Tag Archives: raised bed square foot gardening
Since I wrote this morning, the rain stopped and the temperatures soared. It’s only 90 degrees F. outside now, with humidity around 65%, but if you’re working in the bright sunshine it’s HOT.
I’ve been doing a first-pass session of weeding in my raised bed, square foot garden. With all the wonky weather we’ve been having, the weeds have tried to take over.
I harvested some grape tomatoes, some celery stalks, and a spaghetti squash. I’ll take pics in a bit and share them. I spent about 45 minutes, and that was really all I could do. I’m drinking cold water and wiping off my head with paper towels now, I’m so wet. UGH.
Still it was nice to know that some things are still doing well in the garden even now.
The new celery I’m starting, and the new experiment with the tomato suckers, and anything else, will stay in the house until it’s time to transfer them to the fall garden or the greenhouse. I’m supposed to be starting lettuce and spinach from seed at the end of August or the 1st of September! I’m hoping to have some nice, healthy transplants to go out in the fall garden and I’ll move any happy tomato plants into the greenhouse this fall. (Right now the thermometer in the greenhouse is still ready above 120 degrees F.)
I’ve had a lot of fun with my garden this year. As usual, I’m still learning a lot of what NOT to do next time, but I’m encouraged that I actually got celery and spaghetti squash to grow for the first time, and we had a really nice season of fresh tomatoes. I got a real harvest of sweet Georgia onions for the first time this year. They’re hanging in mesh bags in the pantry so that I can simply reach in and get one any time I would like. :0)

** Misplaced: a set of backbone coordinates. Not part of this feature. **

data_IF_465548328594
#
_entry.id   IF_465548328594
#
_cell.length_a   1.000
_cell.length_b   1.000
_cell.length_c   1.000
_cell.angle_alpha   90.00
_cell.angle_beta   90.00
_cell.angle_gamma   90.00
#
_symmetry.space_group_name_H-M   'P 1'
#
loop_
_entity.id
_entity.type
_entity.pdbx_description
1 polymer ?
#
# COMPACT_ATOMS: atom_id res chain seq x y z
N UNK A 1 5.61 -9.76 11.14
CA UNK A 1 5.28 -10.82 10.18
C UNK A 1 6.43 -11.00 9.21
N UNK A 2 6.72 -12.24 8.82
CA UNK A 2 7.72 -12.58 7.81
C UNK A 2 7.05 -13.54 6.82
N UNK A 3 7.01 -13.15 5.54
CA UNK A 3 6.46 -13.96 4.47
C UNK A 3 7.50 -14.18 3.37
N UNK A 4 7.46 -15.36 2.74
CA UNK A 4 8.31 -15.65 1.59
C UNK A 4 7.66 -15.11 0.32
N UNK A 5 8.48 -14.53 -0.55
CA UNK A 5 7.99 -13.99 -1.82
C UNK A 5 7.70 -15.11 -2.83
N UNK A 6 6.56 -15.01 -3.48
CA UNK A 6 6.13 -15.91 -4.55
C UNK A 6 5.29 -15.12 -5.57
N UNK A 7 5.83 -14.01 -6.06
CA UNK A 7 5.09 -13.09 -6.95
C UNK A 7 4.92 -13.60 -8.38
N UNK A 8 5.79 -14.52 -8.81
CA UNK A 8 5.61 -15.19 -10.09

I’m hoping to have a nice crop of lettuce and spinach for the fall. Last year I lucked out and was still cutting leaves for salads into January!
Still reading about what else I can plant for the fall garden, and when I need to starts seeds. Will report back later.
I hope you’re having a happy day.
I just harvested 3 more tomatoes while Amber and I were taking a walk, but they’re smaller and not as pretty. I’m grateful for whatever we can get at this point. I’m going to try to get some suckers from the tomato plants and plant them in pots in the house or on the deck for now. It’s still too hot to put them in the greenhouse. If I can keep them alive until they can go in there, I MIGHT be able to keep harvesting tomatoes for quite a while! Can’t wait to start the experiment.
I showed you two spaghetti squash(es) I harvested a week or so ago. I cooked them a couple of days ago and was able to freeze them into individual size servings – enough for 10 meals! I have about three more coming in the garden. I also am still able to harvest handfuls of grape tomatoes – a fun thing to throw into salads or have with dip with celery and carrots.
I still have some celery growing, and have more on the kitchen counter getting ready to put out. My celery doesn’t look like what you buy at the store. I have read that I’m supposed to be tying the stalks together. I’ll try that one of these days, but I’m just cutting off stalks and bringing them in.
A couple of days ago we were mourning that we had eaten all our good tomatoes. Look what was ready this morning – with more to be ripe in a day or two!
This is half of our onion harvest.
I cleaned them up and put them in these two mesh bags. They’re hanging from hooks in our pantry, continuing to dry out. We’ve eaten several, and they’re nice and sweet.